Once a designation has been recognized, an external certification body ensures that specifications are complied with and certifies products. Certification by an independent, impartial external body gives consumers a guarantee that the approved specifications and product traceability requirements are fully met. To find out more about certification bodies accredited by the Conseil des Appellations Réservées et des Termes Valorisants, follow this link.
What products are eligible for a reserved designation?
Products eligible for a reserved designation are those destined for human or animal consumption. Alcohol-containing products, such as beers, wines and spirits, are also eligible.
How can I obtain recognition of a reserved designation?
An application for recognition of a reserved designation must be submitted by a group of persons involved in the production or processing of the product concerned. Applications are passed on to the Conseil des Appellations Réservées et des Termes Valorisants, which evaluates them in a multistage process, including a field visit and a public consultation on the content of specifications. Once the Conseil has approved the specifications and made a determination regarding the accreditation of a certification body to certify the product, it makes a recommendation to the Minister on whether the reserved designation should be recognized. On the recommendation of the Conseil, the Minister grants recognition to the reserved designation by publishing a notice in the Gazette officielle du Québec. Full information on reserved designations in Québec can be viewed in this section.
What is the Conseil des Appellations Réservées et des Termes Valorisants, and what is its mission?
The Conseil des Appellations Réservées et des Termes Valorisants was created by the Québec government pursuant to the Act respecting Reserved Designations and Added-Value Claims In 2006. The Conseil is the designated body for: evaluating applications; supervising the development of specifications; advising the Minister on the recognition of a designation or the authorization of an added-value claim, as well as the specific characteristics of products to be protected; accrediting and monitoring certification bodies tasked with verifying compliance with standards. The Conseil also has the responsibility of monitoring designations and how they are used in markets and on the web once they have been recognized.
How does recognition as a reserved designation benefit a product?
Reserved designations play an essential twofold role in the local economy. On the one hand, they give consumers a guarantee of the authenticity of a food product having specific attributes. On the other hand, they protect producers and their products against imitations and fraudulent labelling. Companies that produce an item bearing a reserved designation have a comparative advantage over their main competitors, in both local and external markets.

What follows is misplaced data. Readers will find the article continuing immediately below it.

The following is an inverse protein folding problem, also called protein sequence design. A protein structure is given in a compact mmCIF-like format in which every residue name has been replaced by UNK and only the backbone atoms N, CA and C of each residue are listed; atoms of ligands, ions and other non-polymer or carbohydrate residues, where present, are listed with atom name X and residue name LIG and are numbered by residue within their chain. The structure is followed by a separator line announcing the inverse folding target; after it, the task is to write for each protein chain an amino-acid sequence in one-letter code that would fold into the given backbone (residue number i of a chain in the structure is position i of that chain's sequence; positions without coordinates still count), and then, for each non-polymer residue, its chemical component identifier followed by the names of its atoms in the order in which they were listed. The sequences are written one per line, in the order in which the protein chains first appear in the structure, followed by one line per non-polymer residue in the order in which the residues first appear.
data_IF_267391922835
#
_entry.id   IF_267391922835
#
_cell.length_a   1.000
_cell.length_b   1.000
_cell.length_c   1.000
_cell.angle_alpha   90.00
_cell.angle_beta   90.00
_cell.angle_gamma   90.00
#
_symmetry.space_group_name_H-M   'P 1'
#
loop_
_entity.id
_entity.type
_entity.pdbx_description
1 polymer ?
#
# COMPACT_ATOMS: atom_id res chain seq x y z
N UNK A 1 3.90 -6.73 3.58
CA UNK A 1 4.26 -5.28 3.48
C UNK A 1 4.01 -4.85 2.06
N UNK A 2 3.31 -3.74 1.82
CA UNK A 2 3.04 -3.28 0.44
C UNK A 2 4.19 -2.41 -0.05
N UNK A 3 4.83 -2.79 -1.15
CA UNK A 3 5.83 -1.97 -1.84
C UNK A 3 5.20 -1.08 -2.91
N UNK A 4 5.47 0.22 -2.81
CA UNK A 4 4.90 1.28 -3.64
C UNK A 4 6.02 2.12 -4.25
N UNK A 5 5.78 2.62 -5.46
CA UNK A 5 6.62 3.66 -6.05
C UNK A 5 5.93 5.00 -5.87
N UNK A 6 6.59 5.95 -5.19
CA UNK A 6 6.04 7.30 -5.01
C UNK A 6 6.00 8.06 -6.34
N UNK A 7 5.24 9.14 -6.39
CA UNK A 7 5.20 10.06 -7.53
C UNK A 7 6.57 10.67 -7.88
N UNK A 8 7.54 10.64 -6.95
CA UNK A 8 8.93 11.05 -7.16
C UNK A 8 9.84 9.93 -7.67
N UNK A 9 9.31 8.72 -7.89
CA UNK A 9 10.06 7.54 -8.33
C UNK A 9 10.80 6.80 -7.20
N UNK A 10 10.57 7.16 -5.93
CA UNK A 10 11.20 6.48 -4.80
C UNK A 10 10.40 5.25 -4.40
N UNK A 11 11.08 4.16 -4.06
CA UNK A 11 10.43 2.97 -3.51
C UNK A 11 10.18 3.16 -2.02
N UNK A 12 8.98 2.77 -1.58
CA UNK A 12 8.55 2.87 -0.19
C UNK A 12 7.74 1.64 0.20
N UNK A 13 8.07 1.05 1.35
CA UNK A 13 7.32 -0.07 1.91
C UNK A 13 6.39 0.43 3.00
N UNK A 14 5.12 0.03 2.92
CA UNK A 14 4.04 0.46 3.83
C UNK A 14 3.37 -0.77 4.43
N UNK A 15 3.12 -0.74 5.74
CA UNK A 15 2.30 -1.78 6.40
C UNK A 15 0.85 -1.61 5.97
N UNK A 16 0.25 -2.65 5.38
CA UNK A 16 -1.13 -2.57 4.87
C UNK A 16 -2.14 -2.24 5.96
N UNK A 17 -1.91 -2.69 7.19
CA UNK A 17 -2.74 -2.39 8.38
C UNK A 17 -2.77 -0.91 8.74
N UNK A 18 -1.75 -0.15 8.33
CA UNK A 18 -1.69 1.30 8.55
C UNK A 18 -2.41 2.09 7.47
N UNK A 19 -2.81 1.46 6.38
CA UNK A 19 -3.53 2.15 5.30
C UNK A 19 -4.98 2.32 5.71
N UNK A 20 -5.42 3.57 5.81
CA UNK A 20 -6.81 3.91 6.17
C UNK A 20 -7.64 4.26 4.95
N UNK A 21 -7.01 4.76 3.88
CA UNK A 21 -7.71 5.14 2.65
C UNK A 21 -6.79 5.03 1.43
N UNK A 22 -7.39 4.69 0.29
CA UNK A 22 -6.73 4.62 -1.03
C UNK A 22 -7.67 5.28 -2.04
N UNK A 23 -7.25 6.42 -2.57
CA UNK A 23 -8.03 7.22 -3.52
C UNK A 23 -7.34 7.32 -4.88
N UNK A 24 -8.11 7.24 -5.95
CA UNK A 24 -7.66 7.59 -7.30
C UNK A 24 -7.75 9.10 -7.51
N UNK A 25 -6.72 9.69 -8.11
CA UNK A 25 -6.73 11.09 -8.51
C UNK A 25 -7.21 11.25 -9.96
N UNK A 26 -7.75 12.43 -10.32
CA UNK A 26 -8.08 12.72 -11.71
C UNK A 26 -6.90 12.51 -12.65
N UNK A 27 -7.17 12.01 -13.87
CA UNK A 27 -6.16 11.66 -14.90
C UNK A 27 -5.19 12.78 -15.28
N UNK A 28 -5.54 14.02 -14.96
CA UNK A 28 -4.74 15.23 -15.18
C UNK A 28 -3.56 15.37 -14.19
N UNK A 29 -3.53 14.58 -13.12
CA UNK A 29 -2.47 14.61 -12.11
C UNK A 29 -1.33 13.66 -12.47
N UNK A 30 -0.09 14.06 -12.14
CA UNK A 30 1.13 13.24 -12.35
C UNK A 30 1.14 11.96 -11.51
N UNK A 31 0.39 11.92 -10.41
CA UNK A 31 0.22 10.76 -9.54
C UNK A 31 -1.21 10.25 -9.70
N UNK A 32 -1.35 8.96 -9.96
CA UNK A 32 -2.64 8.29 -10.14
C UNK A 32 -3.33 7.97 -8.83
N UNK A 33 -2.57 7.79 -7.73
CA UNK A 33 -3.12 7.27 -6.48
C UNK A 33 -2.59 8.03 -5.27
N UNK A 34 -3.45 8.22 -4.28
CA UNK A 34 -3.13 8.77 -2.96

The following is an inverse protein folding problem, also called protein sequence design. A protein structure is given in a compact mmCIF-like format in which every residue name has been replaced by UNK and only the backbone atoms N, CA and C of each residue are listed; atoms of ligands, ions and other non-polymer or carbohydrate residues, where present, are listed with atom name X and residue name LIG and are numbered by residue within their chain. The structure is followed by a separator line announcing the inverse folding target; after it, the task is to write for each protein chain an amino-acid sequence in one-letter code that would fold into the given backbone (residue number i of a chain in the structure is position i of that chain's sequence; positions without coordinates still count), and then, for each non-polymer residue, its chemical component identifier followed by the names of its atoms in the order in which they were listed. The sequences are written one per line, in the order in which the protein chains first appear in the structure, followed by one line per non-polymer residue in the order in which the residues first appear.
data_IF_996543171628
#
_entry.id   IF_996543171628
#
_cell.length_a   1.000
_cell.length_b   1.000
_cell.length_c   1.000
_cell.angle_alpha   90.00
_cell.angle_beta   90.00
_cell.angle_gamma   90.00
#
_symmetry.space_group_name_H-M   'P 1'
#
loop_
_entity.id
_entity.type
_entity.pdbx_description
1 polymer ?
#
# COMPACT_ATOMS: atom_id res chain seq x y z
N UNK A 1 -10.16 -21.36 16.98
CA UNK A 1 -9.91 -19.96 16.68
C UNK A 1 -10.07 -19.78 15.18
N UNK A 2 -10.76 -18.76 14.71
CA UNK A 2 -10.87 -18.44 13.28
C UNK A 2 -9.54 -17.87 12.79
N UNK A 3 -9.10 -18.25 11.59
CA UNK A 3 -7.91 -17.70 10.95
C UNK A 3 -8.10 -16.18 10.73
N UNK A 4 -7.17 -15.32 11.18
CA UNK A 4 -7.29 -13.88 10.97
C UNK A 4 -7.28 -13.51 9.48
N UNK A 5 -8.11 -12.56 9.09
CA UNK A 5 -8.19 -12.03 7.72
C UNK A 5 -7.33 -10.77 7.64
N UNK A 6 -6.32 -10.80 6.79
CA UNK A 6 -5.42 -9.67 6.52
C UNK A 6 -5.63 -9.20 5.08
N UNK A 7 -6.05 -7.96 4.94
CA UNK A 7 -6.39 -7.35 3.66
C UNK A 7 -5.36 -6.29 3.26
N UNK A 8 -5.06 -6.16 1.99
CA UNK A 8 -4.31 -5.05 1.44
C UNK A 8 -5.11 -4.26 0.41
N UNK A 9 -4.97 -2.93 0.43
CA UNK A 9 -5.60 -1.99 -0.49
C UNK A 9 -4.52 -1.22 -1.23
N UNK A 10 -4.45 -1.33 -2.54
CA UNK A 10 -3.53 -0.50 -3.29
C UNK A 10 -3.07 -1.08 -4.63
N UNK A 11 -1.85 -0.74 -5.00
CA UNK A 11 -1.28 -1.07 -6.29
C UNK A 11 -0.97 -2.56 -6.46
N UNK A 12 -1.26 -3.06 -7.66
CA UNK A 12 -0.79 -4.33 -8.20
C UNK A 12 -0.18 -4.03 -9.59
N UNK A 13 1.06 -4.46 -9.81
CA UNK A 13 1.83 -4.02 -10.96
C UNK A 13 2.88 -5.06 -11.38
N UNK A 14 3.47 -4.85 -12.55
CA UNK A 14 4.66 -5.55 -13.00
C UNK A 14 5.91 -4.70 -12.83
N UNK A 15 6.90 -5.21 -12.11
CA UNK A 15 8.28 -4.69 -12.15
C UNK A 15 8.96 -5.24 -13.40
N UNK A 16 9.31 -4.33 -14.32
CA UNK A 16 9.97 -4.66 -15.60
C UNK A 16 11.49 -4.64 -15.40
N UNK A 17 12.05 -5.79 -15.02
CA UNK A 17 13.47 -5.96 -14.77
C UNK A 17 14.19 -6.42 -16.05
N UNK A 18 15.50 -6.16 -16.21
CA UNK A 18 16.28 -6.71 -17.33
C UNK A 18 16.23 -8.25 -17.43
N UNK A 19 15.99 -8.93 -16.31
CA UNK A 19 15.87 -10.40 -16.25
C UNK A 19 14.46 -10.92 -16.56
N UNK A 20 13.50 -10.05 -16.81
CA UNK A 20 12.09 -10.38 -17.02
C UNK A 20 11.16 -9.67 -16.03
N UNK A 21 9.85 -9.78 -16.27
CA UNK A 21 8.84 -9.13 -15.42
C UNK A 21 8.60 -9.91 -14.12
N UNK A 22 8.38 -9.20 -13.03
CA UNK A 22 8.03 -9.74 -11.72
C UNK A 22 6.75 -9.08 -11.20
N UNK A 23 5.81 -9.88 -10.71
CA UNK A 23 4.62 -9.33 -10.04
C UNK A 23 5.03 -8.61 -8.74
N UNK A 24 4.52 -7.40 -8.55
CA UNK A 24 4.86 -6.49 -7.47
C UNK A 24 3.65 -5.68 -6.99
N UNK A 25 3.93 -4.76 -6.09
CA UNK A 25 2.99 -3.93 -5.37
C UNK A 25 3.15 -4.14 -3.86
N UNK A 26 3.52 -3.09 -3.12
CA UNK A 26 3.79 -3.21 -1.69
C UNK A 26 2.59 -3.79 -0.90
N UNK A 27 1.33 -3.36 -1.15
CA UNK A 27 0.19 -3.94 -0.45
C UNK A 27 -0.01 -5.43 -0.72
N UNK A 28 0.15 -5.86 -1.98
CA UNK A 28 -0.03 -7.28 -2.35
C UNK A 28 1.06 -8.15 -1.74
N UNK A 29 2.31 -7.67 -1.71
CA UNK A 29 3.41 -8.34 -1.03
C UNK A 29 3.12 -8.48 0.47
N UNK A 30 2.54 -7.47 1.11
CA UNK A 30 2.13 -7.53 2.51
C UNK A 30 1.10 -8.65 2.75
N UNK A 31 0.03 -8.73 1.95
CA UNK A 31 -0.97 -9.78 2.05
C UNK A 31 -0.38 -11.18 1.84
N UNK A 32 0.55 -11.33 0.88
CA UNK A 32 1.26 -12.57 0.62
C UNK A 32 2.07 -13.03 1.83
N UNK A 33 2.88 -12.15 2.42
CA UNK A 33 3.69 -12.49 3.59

What is a reserved designation?
A reserved designation provides public recognition and highlights the authenticity of a food product for human (or animal) consumption that is distinct from other products in the same category.
The Act respecting Reserved Designations and Added-Value Claims provides for three categories of designations:
- Designations linked to a terroir: designations of origin (DO) and protected geographical indications (PGI). In either case, the designation is intended to recognize a link between a region or locality and a product that originates there. Currently there are five: Vin du Québec, Neuville Sweet Corn, Cidre de glace du Québec, Québec Icewine and Agneau de Charlevoix.
- Designations relating to a specificity (DS). This type of designation serves to highlight a specific characteristic of a product. Canadienne Cow Cheese enjoys this recognition;
- Designations relating to a method of production. This type of designation applies to a product which, by virtue of a specific method of production, is distinct from other products in the same category. The item must be the product of a complete system of growing, raising and processing whose standards allow distinctive objectives to be attained. Organic production is the first designation in this category.
Lastly, an added-value claim identifies a particular characteristic of a product, generally related to a method of production or preparation, that is sought by consumers. Farm cheese, craft beer and indigenous product are possible examples.